If you've ever had the feeling that there was something fundamentally sociopathic about Ayn Rand's philosophy, you may have been on to something. Apparently one of Ayn Rand's early "heroes" was a serial killer named William Edward Hickman. When he was arrested Hickman became quite famous -- the talk of the town, so to speak, but for the entire country. Rand took things a bit further than most, though, and modeled at least one of her literary characters on Hickman.
The best way to get to the bottom of Ayn Rand's beliefs is to take a look at how she developed the superhero of her novel, Atlas Shrugged, John Galt. Back in the late 1920s, as Ayn Rand was working out her philosophy, she became enthralled by a real-life American serial killer, William Edward Hickman, whose gruesome, sadistic dismemberment of 12-year-old girl named Marion Parker in 1927 shocked the nation.
Rand filled her early notebooks with worshipful praise of Hickman. According to biographer Jennifer Burns, author of Goddess of the Market, Rand was so smitten with Hickman that she modeled her first literary creation -- Danny Renahan, the protagonist of her unfinished first novel, The Little Street -- on him.
We shouldn't assume that Ayn Rand admired everything about Hickman. After all, it's not unreasonable to find the odd admirable quality in even the worst human being. On the other hand, those "odd admirable qualities" can be found more easily in people who are more admirable overall. The choice of William Hickman cannot be separated from the reasons for his notoriety -- and it does appear that what she admired in him was not something innocuous, such as being good to dogs, but rather precisely the qualities which made him a sociopath...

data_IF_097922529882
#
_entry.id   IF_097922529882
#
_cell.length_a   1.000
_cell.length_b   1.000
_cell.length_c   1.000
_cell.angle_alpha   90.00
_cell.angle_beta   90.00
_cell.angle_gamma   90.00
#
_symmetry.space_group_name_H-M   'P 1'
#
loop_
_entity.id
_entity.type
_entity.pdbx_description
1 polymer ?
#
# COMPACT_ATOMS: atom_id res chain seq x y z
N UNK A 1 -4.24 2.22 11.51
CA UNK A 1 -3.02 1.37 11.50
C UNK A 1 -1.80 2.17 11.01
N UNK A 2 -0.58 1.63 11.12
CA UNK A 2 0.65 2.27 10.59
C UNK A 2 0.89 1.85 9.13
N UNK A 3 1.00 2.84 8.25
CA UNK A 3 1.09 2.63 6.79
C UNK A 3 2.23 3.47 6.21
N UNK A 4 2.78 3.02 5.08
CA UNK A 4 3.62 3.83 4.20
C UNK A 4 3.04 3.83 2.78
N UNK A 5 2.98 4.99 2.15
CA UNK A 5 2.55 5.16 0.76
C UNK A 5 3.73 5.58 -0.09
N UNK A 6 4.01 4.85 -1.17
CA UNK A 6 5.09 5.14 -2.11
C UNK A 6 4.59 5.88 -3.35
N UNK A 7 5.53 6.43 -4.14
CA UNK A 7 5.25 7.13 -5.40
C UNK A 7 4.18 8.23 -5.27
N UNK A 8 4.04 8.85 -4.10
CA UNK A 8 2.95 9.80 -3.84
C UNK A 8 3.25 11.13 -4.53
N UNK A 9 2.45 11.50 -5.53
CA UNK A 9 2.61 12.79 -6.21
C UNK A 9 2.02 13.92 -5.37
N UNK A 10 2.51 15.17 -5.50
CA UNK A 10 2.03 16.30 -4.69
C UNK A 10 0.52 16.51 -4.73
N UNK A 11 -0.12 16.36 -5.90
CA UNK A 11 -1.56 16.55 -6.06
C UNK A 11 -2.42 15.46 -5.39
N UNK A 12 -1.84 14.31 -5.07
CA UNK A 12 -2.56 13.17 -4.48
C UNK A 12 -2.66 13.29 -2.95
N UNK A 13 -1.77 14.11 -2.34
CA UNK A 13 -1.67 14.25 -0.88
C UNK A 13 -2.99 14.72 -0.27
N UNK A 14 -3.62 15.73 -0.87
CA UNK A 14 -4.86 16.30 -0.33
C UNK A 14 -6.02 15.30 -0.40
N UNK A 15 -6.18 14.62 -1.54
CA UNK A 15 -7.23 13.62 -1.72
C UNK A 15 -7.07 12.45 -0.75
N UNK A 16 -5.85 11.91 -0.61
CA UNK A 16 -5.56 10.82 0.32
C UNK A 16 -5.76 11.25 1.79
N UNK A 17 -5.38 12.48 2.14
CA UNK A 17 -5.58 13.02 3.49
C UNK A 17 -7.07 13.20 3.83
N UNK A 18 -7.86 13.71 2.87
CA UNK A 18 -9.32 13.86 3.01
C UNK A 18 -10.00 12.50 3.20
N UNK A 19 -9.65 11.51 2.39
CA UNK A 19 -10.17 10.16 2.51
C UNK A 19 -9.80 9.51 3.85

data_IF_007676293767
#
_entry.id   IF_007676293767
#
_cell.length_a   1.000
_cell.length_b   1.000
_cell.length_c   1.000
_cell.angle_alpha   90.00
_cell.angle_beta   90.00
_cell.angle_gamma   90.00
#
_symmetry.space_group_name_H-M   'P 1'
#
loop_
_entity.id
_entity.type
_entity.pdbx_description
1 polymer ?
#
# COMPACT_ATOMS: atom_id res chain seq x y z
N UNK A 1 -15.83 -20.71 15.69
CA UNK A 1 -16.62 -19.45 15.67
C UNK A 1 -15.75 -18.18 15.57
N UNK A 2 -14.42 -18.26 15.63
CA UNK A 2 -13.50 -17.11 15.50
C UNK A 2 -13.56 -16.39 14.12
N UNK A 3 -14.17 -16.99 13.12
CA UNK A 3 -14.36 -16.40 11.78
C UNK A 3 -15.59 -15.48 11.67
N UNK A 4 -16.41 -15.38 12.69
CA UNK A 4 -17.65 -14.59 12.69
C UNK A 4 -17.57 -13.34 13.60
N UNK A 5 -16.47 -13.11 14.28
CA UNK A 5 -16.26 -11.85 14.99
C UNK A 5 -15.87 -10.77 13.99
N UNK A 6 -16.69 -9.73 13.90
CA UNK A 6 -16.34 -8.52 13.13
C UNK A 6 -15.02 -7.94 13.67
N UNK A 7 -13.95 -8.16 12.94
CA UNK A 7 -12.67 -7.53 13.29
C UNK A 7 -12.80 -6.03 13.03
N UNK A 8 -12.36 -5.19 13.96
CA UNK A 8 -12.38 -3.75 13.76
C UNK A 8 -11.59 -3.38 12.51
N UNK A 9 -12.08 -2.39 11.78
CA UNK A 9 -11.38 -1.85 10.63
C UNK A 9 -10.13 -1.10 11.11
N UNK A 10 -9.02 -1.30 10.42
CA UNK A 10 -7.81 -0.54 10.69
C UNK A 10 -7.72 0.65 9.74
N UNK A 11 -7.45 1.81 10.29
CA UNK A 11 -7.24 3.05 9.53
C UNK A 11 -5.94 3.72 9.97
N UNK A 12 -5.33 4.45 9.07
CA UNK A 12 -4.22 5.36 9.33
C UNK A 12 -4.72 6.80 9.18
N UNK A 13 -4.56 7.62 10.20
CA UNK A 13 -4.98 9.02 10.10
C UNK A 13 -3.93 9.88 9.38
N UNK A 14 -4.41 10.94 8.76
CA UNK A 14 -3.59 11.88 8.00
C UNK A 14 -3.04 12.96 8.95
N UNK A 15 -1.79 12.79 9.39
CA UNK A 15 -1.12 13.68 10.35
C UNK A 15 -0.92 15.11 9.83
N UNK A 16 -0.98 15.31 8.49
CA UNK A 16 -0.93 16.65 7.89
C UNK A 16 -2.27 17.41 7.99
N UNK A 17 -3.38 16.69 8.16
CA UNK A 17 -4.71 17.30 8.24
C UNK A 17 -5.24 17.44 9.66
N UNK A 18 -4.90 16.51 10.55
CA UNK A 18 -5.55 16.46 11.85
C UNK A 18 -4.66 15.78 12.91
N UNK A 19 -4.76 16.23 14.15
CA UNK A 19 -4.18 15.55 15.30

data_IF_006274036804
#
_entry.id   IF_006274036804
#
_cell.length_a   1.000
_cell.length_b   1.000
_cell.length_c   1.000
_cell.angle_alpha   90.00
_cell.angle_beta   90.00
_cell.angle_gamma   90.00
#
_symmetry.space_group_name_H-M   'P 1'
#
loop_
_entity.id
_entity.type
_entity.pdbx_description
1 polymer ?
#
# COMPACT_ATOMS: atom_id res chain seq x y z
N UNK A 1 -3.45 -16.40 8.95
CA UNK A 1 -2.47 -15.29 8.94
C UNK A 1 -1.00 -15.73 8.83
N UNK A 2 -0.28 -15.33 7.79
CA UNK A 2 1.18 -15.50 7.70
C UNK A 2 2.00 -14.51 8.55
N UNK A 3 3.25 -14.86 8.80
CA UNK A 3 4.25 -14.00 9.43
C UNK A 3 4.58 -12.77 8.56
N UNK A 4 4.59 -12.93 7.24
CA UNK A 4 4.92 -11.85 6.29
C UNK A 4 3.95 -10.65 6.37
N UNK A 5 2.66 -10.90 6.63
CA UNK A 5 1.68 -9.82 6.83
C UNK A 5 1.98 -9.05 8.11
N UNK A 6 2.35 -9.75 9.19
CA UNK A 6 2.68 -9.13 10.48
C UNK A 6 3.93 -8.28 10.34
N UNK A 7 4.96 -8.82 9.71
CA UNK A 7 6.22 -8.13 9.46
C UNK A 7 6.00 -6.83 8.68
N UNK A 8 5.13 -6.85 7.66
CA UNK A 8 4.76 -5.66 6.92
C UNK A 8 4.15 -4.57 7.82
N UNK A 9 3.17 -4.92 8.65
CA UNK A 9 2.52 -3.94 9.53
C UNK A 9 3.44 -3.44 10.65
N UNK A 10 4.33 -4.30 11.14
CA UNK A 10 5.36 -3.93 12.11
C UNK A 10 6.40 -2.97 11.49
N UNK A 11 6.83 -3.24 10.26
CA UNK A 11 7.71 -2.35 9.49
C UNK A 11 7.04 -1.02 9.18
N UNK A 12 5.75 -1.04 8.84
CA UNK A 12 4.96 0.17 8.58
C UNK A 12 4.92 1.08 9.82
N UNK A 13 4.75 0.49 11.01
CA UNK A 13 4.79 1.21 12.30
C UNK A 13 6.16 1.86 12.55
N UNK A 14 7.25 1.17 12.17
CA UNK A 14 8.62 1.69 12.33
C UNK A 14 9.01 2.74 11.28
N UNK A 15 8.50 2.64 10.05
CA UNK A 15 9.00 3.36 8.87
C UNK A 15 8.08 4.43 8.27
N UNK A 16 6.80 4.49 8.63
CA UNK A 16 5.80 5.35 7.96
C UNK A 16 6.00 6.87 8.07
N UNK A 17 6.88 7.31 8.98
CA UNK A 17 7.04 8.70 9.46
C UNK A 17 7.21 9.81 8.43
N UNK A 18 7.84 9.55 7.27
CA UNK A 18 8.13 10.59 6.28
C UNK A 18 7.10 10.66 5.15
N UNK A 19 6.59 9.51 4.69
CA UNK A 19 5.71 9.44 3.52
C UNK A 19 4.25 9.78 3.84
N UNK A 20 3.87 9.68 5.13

What did Rand admire so much about Hickman? His sociopathic qualities: "Other people do not exist for him, and he does not see why they should," she wrote, gushing that Hickman had "no regard whatsoever for all that society holds sacred, and with a consciousness all his own. He has the true, innate psychology of a Superman. He can never realize and feel 'other people.'"
This echoes almost word for word Rand's later description of her character Howard Roark, the hero of her novel The Fountainhead: "He was born without the ability to consider others." (The Fountainhead is Supreme Court Justice Clarence Thomas' favorite book -- he even requires his clerks to read it.)
It's one thing to be heedless of people who are simply negative and are trying to dissuade you from trying something new, but quite another to simply never "feel other people" and to ignore the very existence of "other people." That describes a sociopath, not an innovator. An innovator is heedless of opinions that are negative about their goals; a sociopath is simply heedless of everyone else because they lack the ability to muster any empathy for others.
What's worse is that others have come to idolize the same sociopathic tendencies precisely because Ayn Rand popularized them. Justice Clarence Thomas is just one of many...
What's really unsettling is that even former Central Bank chief Alan Greenspan, whose relationship with Rand dated back to the 1950s, did some parasite-bashing of his own. In response to a 1958 New York Times book review slamming Atlas Shrugged, Greenspan, defending his mentor, published a letter to the editor that ends: "Parasites who persistently avoid either purpose or reason perish as they should. Alan Greenspan." ..